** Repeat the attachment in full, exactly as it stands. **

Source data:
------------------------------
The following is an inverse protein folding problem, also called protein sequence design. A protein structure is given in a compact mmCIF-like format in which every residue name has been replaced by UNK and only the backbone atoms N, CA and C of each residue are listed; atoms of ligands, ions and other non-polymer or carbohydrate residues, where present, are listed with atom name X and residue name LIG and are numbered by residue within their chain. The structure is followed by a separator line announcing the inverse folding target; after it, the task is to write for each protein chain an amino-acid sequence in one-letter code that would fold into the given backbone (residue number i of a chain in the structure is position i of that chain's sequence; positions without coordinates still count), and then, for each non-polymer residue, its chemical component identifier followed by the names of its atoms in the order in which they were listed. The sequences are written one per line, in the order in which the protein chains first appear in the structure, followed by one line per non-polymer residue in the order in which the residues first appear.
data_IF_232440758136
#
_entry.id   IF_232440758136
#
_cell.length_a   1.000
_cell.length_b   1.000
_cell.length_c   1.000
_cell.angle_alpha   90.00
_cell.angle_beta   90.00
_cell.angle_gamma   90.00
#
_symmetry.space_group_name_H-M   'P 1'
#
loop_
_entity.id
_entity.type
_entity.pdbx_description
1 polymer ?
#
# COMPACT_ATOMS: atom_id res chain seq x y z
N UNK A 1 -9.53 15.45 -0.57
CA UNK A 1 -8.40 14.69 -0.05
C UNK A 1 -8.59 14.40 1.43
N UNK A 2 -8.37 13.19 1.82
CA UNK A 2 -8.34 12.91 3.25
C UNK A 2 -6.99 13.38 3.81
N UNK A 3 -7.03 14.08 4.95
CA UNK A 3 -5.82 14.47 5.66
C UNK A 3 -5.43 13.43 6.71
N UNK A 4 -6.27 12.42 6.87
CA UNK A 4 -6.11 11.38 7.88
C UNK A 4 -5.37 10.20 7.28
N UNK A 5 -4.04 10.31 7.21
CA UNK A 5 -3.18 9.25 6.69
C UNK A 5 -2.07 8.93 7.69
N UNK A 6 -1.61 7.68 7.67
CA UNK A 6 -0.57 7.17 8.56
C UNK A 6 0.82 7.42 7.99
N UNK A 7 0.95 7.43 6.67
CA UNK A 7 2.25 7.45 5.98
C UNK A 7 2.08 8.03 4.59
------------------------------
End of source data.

The following is an inverse protein folding problem, also called protein sequence design. A protein structure is given in a compact mmCIF-like format in which every residue name has been replaced by UNK and only the backbone atoms N, CA and C of each residue are listed; atoms of ligands, ions and other non-polymer or carbohydrate residues, where present, are listed with atom name X and residue name LIG and are numbered by residue within their chain. The structure is followed by a separator line announcing the inverse folding target; after it, the task is to write for each protein chain an amino-acid sequence in one-letter code that would fold into the given backbone (residue number i of a chain in the structure is position i of that chain's sequence; positions without coordinates still count), and then, for each non-polymer residue, its chemical component identifier followed by the names of its atoms in the order in which they were listed. The sequences are written one per line, in the order in which the protein chains first appear in the structure, followed by one line per non-polymer residue in the order in which the residues first appear.
data_IF_232440758136
#
_entry.id   IF_232440758136
#
_cell.length_a   1.000
_cell.length_b   1.000
_cell.length_c   1.000
_cell.angle_alpha   90.00
_cell.angle_beta   90.00
_cell.angle_gamma   90.00
#
_symmetry.space_group_name_H-M   'P 1'
#
loop_
_entity.id
_entity.type
_entity.pdbx_description
1 polymer ?
#
# COMPACT_ATOMS: atom_id res chain seq x y z
N UNK A 1 -9.53 15.45 -0.57
CA UNK A 1 -8.40 14.69 -0.05
C UNK A 1 -8.59 14.40 1.43
N UNK A 2 -8.37 13.19 1.82
CA UNK A 2 -8.34 12.91 3.25
C UNK A 2 -6.99 13.38 3.81
N UNK A 3 -7.03 14.08 4.95
CA UNK A 3 -5.82 14.47 5.66
C UNK A 3 -5.43 13.43 6.71
N UNK A 4 -6.27 12.42 6.87
CA UNK A 4 -6.11 11.38 7.88
C UNK A 4 -5.37 10.20 7.28
N UNK A 5 -4.04 10.31 7.21
CA UNK A 5 -3.18 9.25 6.69
C UNK A 5 -2.07 8.93 7.69
N UNK A 6 -1.61 7.68 7.67
CA UNK A 6 -0.57 7.17 8.56
C UNK A 6 0.82 7.42 7.99
N UNK A 7 0.95 7.43 6.67
CA UNK A 7 2.25 7.45 5.98
C UNK A 7 2.08 8.03 4.59